How a smile can trick your brain into happiness

Published: 12 Jun 2019

Has anyone ever told you to cheer up and smile? It’s sometimes not the most welcomed advice, especially when you’re feeling sick, tired or down in the dumps. But there’s actually a very good reason to take their advice and turn that frown into a smile – even if you have to fake it. Science has shown that the mere act of smiling can lift your mood, lower stress, boost your immune system and possibly even prolong your life.

Whilst a real smile is always better than a fake smile – if you’re fighting cancer it can be difficult to find something to genuinely smile about.   So, we’ve come up with ten good reasons to keep on smiling… even when you don’t feel like it:

1. Smiling stimulates the production of endorphins

A smile sets off a chemical reaction in the brain, which releases certain hormones including dopamine and serotonin. Dr. Isha Gupta, a neurologist from IGEA Brain and Spine, explains “Dopamine increases our feelings of happiness and serotonin release is associated with reduced stress. Low levels of serotonin and dopamine can lead to problems with depression and in some instances, aggression.” 

2.    Smiling changes the way you think

Just 60 seconds of smiling every morning can supercharge your mood. And if something goes awry during the day, try smiling to quickly shift your mood. It can only take 10 to 15 seconds for it to make a difference, helping you feel less stressed and see things from a different perspective. In other words, even fake smiling can trick your brain into believing you’re happy, which can then give you actual feelings of happiness!

3.    Just the physical act of smiling is enough to make a difference

Did you know it was Charles Darwin who first hypothesized in the 19th century that facial expressions didn't only reflect emotions, but also caused them?

We all know that a genuine smile is better than a fake one – but it doesn’t have to be real to have a positive effect. Dr. Murray Grossan, an ENT-otolaryngologist in Los Angeles points to the science of psychoneuroimmunology (the study of how the brain is connected to the immune system), “Just the physical act of smiling can make a difference in building your immunity. When you smile, the brain sees the muscle [activity] and assumes that humor is happening.” 

4.    Smiling has many health benefits

Studies have shown, over and over again, that depression weakens our immune system, whilst happiness boosts our body’s resistance – and smiling makes us happy! Researchers at the University of Kansas published findings that smiling helps to improve the body’s immune system, as well as reducing response to stress and lowering heart rates in tense situations; another study linked smiling to lower blood pressure, while yet another suggests that smiling leads to life longevity.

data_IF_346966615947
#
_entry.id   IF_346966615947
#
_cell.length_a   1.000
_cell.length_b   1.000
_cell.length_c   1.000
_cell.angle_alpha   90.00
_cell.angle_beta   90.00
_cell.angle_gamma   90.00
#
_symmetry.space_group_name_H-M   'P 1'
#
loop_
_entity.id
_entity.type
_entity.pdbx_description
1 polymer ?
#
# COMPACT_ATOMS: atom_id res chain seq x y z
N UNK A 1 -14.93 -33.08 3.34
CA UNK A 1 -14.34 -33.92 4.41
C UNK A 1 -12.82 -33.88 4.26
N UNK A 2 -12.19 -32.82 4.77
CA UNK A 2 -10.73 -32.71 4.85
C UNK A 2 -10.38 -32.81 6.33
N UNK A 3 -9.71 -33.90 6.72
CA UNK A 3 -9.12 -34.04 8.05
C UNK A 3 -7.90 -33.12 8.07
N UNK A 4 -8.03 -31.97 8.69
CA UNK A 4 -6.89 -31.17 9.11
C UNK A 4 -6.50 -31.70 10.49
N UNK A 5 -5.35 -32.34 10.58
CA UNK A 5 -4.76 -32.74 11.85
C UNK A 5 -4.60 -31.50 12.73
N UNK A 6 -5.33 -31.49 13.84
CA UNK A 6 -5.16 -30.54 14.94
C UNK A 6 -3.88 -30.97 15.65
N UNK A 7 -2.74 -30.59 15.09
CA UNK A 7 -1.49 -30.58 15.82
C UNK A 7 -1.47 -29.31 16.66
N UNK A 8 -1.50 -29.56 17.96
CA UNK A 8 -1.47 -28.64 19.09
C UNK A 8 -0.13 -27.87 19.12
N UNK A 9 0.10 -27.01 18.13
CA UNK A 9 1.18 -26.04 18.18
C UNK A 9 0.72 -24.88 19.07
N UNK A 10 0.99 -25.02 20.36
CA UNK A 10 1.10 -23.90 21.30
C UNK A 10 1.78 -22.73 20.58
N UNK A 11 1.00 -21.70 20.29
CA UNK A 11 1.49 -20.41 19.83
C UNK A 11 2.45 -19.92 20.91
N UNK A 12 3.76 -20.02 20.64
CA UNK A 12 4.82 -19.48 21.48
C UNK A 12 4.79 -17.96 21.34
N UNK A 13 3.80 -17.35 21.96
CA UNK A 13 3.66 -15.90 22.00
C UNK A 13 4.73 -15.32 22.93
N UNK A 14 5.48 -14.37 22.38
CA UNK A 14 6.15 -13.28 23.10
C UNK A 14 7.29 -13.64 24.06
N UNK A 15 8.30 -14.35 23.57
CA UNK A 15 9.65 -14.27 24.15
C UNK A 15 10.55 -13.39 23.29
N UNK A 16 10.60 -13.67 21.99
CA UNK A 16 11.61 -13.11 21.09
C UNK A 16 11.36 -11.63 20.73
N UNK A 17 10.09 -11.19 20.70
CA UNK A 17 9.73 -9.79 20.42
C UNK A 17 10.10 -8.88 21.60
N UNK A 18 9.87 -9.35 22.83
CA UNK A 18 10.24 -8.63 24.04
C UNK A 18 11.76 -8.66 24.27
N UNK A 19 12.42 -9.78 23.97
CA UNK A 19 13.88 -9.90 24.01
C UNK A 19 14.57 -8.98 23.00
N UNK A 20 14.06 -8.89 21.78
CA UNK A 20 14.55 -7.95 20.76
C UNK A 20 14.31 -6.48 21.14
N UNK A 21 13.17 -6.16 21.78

5.    Smiling is an international language

A smile is the most international language that everyone knows. No matter where you are in the world, whether you are speaking in a different language or from a different background, a smile is understood and will put everyone at ease.

6.    Smiling can open up the hearts and minds of others

If you smile at other people it can immediately change their reaction towards you in a positive way.  Dr. Eva Ritzo a psychiatrist and author, explains why: “We have mirror neurons that fire when we see action. As the name suggests, mirror neurons enable us to copy or reflect the behavior we observe in others and when we smile this has been linked to an increased capacity for empathy.”

7.    Smiling is contagious. 

Have you ever been in a bad mood and then someone comes along with a huge smile and makes you feel better? Have you noticed that when you smile at someone they smile back?  As the saying goes – smile and the world smiles with you. A smile’s contagion is so potent, that we may even be able to catch one from ourselves. Dr. Ritzo recommends smiling at yourself in the mirror, an act she says not only triggers our mirror neurons but can also help us calm down and re-center if we’re feeling low or anxious.

8.    A smile makes you more attractive

Ok, this may not be your primary reason for smiling (or maybe it is!) but it’s one to consider. Smiling makes people look healthier and more attractive than being the right weight or even wearing make-up, according to a new study. Psychologists at Swansea University asked volunteers how happy a series of faces seemed as well as how healthy and attractive they appeared. They found people with genuine smiles, rather than simply looking cheerful or having a blank expression, were even more likely to be seen as attractive, healthy and glowing. Haven’t you ever felt drawn to the smiling happy person in the room?

9.    People can hear a smile

If you’ve ever worked in sales or customer service you’ll have probably been told at some point to ‘smile and dial’. But is it true? Apparently, human beings can differentiate vocal intonation, not only between a smile and a non-smile but among different types of smile! So, if you want people to warm to you on the phone, try smiling. 

10.    Imagine a world without smiles

Life just wouldn’t be as enjoyable if we didn’t smile. Picture a world full of misery with no smiles and laughter – if that isn’t reason enough to start smiling and spreading happiness, I don’t know what is!

Are you feeling down and need someone to help you smile, or are you able to help put a few smiles on other people’s faces?  If so, join the Chemotherapy Support Group where you’ll find 1000s of members from across the globe; some offering advice and others asking for your support. 

Penguin Cold Cap Therapy

Penguin Cold Caps are the original inventors of modern cold cap therapy; the drug-free, non-invasive and most successful method for reducing chemotherapy-induced hair loss. 

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